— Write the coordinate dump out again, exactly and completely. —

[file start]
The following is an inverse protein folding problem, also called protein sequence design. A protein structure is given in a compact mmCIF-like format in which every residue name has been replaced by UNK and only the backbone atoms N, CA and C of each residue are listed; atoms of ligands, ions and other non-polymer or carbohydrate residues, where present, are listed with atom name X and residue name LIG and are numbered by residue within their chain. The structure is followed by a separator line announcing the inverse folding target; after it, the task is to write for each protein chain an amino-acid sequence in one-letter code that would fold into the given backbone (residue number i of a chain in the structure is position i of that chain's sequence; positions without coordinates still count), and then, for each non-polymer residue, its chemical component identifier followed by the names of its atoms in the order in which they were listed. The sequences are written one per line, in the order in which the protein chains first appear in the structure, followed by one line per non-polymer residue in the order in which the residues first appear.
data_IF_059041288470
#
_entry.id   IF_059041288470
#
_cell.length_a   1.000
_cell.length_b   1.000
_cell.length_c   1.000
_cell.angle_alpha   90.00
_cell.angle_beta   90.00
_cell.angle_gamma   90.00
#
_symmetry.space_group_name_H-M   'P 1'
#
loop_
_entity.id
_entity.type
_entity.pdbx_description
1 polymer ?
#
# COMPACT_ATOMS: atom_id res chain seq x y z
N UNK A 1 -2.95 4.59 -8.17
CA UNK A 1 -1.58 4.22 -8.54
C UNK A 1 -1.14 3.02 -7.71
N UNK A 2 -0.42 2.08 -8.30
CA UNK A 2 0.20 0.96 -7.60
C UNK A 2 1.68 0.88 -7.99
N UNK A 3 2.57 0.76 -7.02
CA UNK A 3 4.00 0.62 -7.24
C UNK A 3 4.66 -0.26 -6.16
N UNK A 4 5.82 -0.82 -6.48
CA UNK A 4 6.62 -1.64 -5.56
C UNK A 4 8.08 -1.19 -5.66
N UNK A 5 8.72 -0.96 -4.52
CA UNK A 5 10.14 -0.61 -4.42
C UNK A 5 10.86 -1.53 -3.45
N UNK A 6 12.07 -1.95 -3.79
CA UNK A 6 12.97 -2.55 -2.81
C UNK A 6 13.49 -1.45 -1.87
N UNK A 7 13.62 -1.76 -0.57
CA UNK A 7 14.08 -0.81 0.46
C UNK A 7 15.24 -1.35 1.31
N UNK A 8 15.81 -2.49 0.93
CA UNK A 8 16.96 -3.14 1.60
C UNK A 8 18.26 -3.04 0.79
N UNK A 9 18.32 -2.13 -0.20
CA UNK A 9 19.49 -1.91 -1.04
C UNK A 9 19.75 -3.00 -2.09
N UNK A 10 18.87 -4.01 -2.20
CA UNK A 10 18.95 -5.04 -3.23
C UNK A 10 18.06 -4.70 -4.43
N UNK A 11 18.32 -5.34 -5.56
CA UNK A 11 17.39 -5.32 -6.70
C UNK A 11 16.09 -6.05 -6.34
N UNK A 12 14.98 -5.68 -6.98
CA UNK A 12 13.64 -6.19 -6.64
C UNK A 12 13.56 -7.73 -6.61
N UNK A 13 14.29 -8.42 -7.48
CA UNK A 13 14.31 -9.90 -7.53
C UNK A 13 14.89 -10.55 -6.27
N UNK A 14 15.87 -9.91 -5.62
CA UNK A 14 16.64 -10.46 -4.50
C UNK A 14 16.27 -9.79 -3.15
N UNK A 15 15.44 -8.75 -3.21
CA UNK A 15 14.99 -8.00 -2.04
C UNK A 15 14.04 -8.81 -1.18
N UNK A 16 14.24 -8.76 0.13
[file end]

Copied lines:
The following is an inverse protein folding problem, also called protein sequence design. A protein structure is given in a compact mmCIF-like format in which every residue name has been replaced by UNK and only the backbone atoms N, CA and C of each residue are listed; atoms of ligands, ions and other non-polymer or carbohydrate residues, where present, are listed with atom name X and residue name LIG and are numbered by residue within their chain. The structure is followed by a separator line announcing the inverse folding target; after it, the task is to write for each protein chain an amino-acid sequence in one-letter code that would fold into the given backbone (residue number i of a chain in the structure is position i of that chain's sequence; positions without coordinates still count), and then, for each non-polymer residue, its chemical component identifier followed by the names of its atoms in the order in which they were listed. The sequences are written one per line, in the order in which the protein chains first appear in the structure, followed by one line per non-polymer residue in the order in which the residues first appear.
data_IF_059041288470
#
_entry.id   IF_059041288470
#
_cell.length_a   1.000
_cell.length_b   1.000
_cell.length_c   1.000
_cell.angle_alpha   90.00
_cell.angle_beta   90.00
_cell.angle_gamma   90.00
#
_symmetry.space_group_name_H-M   'P 1'
#
loop_
_entity.id
_entity.type
_entity.pdbx_description
1 polymer ?
#
# COMPACT_ATOMS: atom_id res chain seq x y z
N UNK A 1 -2.95 4.59 -8.17
CA UNK A 1 -1.58 4.22 -8.54
C UNK A 1 -1.14 3.02 -7.71
N UNK A 2 -0.42 2.08 -8.30
CA UNK A 2 0.20 0.96 -7.60
C UNK A 2 1.68 0.88 -7.99
N UNK A 3 2.57 0.76 -7.02
CA UNK A 3 4.00 0.62 -7.24
C UNK A 3 4.66 -0.26 -6.16
N UNK A 4 5.82 -0.82 -6.48
CA UNK A 4 6.62 -1.64 -5.56
C UNK A 4 8.08 -1.19 -5.66
N UNK A 5 8.72 -0.96 -4.52
CA UNK A 5 10.14 -0.61 -4.42
C UNK A 5 10.86 -1.53 -3.45
N UNK A 6 12.07 -1.95 -3.79
CA UNK A 6 12.97 -2.55 -2.81
C UNK A 6 13.49 -1.45 -1.87
N UNK A 7 13.62 -1.76 -0.57
CA UNK A 7 14.08 -0.81 0.46
C UNK A 7 15.24 -1.35 1.31
N UNK A 8 15.81 -2.49 0.93
CA UNK A 8 16.96 -3.14 1.60
C UNK A 8 18.26 -3.04 0.79
N UNK A 9 18.32 -2.13 -0.20
CA UNK A 9 19.49 -1.91 -1.04
C UNK A 9 19.75 -3.00 -2.09
N UNK A 10 18.87 -4.01 -2.20
CA UNK A 10 18.95 -5.04 -3.23
C UNK A 10 18.06 -4.70 -4.43
N UNK A 11 18.32 -5.34 -5.56
CA UNK A 11 17.39 -5.32 -6.70
C UNK A 11 16.09 -6.05 -6.34
N UNK A 12 14.98 -5.68 -6.98
CA UNK A 12 13.64 -6.19 -6.64
C UNK A 12 13.56 -7.73 -6.61
N UNK A 13 14.29 -8.42 -7.48
CA UNK A 13 14.31 -9.90 -7.53
C UNK A 13 14.89 -10.55 -6.27
N UNK A 14 15.87 -9.91 -5.62
CA UNK A 14 16.64 -10.46 -4.50
C UNK A 14 16.27 -9.79 -3.15
N UNK A 15 15.44 -8.75 -3.21
CA UNK A 15 14.99 -8.00 -2.04
C UNK A 15 14.04 -8.81 -1.18
N UNK A 16 14.24 -8.76 0.13